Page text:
skip to Main Content

Continuing with our special installment of the seminar on Women and AIDS which Professor Katherine Smith, Poetry Editor of Potomac Review organized for her students.

Here are a few of Elisavietta Ritchie’s poems about AIDS that she read at the Women and AIDS seminar.


For Andrew Brunnelle, potter, at 20+ diagnosed with AIDS

Dark grips us the way

a starfish clutches oysters,

the black snake swallows wrens.

Although we know the wind

extinguishes, constellations

shift, how thick the dark,

enveloped we still strike

our tiny matches to a wick

and think to lance the night.

[eleven; reprinted in The Arc of the Storm,

Signal Books, copyright 1998 Elisavietta Ritchie]

Existential Questions


Below Johns Hopkins Hospital, 2004, the street is gone:

trees, dead leaves, leaf-blowers, their noise, black bags,

ash cans, loose dogs, ants on October grass.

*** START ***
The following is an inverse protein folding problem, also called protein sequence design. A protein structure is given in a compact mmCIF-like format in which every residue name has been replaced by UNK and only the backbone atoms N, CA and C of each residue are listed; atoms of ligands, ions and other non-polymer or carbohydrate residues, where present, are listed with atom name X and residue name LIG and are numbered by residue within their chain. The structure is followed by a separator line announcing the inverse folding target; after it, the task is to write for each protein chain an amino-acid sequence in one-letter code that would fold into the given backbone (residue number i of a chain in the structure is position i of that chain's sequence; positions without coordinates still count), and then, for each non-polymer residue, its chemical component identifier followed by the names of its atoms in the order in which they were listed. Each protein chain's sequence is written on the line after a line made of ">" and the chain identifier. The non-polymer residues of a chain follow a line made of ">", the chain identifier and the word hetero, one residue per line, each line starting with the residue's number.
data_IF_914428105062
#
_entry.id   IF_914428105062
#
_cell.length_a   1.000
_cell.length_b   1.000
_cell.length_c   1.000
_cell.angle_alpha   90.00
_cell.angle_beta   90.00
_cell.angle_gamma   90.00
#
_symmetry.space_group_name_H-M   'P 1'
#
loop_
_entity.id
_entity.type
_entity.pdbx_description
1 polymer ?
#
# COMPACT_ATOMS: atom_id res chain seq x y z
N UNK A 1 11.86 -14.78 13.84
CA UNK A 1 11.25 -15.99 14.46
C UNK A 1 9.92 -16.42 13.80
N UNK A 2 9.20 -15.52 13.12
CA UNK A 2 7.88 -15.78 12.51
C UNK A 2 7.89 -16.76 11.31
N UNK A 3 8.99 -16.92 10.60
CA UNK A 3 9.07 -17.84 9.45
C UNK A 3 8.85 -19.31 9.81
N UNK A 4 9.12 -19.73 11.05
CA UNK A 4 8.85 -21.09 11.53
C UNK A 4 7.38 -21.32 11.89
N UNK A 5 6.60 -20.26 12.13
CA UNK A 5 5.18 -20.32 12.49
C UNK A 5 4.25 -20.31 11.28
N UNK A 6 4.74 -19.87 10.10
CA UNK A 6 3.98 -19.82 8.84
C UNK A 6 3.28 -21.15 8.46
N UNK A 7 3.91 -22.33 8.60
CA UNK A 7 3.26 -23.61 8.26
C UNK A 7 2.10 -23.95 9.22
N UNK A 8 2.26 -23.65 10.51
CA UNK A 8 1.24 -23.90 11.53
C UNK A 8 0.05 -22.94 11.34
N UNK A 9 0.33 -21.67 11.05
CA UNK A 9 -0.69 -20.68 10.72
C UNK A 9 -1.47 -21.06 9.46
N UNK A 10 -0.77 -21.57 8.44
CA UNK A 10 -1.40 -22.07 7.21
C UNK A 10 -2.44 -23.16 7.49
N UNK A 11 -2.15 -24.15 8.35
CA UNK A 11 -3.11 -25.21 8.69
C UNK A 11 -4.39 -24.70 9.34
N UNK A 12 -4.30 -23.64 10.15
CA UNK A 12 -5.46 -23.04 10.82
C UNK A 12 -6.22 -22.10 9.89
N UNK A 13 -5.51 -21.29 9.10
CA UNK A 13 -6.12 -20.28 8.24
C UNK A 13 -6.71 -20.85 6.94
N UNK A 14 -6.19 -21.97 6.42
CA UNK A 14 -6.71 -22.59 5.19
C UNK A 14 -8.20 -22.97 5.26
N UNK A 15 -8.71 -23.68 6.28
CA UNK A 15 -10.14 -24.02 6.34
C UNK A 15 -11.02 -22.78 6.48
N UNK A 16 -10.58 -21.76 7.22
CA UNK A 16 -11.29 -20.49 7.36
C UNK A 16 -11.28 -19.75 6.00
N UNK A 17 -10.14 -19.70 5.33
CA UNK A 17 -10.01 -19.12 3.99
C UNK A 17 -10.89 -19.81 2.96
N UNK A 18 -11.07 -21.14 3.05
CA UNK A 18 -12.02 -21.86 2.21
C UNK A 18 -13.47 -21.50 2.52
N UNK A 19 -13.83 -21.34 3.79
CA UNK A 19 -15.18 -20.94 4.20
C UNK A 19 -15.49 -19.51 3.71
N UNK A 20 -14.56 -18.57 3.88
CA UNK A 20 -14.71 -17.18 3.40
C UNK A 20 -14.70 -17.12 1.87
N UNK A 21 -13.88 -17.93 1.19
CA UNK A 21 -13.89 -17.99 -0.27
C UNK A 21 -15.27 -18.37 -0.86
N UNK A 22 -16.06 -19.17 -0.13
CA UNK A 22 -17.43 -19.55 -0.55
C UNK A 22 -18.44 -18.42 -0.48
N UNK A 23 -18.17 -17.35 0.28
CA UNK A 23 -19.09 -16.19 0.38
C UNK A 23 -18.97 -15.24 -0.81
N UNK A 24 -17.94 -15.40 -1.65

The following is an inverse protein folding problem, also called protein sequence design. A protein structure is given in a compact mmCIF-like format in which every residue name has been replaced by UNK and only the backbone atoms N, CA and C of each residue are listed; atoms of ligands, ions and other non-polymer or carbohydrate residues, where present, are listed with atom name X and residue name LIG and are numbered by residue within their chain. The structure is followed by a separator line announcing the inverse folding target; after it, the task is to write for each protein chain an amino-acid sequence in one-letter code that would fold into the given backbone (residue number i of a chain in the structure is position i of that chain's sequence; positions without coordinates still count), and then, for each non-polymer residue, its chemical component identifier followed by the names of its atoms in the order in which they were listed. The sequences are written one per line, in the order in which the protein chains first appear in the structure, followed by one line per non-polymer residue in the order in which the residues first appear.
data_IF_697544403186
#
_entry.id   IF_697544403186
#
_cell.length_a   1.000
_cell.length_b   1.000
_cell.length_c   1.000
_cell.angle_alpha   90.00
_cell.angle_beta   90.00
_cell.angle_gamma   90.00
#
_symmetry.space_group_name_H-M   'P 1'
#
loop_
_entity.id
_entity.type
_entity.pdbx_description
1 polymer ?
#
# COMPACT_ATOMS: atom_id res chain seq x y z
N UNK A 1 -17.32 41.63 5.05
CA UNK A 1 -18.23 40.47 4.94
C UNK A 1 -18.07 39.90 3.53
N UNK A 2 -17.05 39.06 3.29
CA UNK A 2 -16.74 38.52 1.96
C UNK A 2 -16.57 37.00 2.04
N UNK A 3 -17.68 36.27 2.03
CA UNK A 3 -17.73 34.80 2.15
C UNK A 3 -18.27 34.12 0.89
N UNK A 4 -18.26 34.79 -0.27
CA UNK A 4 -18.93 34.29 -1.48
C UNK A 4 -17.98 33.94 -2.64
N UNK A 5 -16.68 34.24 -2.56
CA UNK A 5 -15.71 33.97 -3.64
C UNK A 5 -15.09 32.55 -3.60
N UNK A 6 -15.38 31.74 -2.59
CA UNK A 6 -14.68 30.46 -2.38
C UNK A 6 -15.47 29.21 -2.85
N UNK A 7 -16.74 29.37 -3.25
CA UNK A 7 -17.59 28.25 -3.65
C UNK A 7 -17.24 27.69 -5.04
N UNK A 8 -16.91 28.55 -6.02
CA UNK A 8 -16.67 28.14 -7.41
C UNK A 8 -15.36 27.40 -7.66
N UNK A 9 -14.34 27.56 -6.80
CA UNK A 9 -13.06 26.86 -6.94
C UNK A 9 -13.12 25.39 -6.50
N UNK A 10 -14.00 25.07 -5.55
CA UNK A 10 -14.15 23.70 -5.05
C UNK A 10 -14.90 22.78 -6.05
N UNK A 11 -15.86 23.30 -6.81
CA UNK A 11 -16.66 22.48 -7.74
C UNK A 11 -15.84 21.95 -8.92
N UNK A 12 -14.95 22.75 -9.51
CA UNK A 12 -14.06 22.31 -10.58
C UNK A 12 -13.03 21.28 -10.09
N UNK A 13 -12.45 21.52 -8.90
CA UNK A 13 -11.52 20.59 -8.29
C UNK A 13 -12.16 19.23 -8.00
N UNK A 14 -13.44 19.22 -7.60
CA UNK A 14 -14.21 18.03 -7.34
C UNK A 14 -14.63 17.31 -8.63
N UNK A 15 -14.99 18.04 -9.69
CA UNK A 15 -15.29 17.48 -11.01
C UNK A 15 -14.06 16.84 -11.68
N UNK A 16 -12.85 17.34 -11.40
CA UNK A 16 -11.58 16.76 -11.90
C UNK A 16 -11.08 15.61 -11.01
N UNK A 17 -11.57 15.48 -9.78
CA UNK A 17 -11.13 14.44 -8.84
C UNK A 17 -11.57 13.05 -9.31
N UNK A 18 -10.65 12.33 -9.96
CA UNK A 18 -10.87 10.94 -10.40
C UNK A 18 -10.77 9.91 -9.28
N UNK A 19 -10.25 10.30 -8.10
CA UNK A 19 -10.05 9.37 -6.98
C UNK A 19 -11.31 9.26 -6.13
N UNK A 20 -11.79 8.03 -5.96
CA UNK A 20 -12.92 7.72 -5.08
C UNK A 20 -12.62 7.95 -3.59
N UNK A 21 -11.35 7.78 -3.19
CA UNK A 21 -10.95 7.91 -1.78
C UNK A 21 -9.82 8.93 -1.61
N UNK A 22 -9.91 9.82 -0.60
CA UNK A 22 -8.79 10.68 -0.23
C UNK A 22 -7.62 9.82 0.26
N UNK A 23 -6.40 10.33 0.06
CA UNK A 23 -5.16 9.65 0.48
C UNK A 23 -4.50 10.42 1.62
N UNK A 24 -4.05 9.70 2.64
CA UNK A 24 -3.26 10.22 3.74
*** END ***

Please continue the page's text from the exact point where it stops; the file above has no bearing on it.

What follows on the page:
New questions, decisions: easy as switching the power off?

Would have been, then. Plate shards, stored pills,

penknives, forgotten scissors, smashed glass?

Yet that life force…Or dumb habit, sloth, lack of bravado,

all those unfinished tasks—and silly to skip out now

when so many are shipping out daily, unwilled.

Till the last tattle and rattle the crone, blind to her liver marks, the old man despite aches and clocks, unsolved regrets, cling or are clung to quotidian routines.

And one can’t disappoint those who wrote notes, brought sweets, sent bouquets, tried to phone. So, one does not.

For how will the book turn out?


Night Shift

A shift of light

at the edge of

earth how to catch

that rim of light

gold ring or brass

no matter light

a beacon, sign

I cannot catch

aren’t meant to catch

and still I try

and still, will try

[second section in Innisfree #5, September 2007;

in final mss for book under consideration Navigational Problems]

Back To Top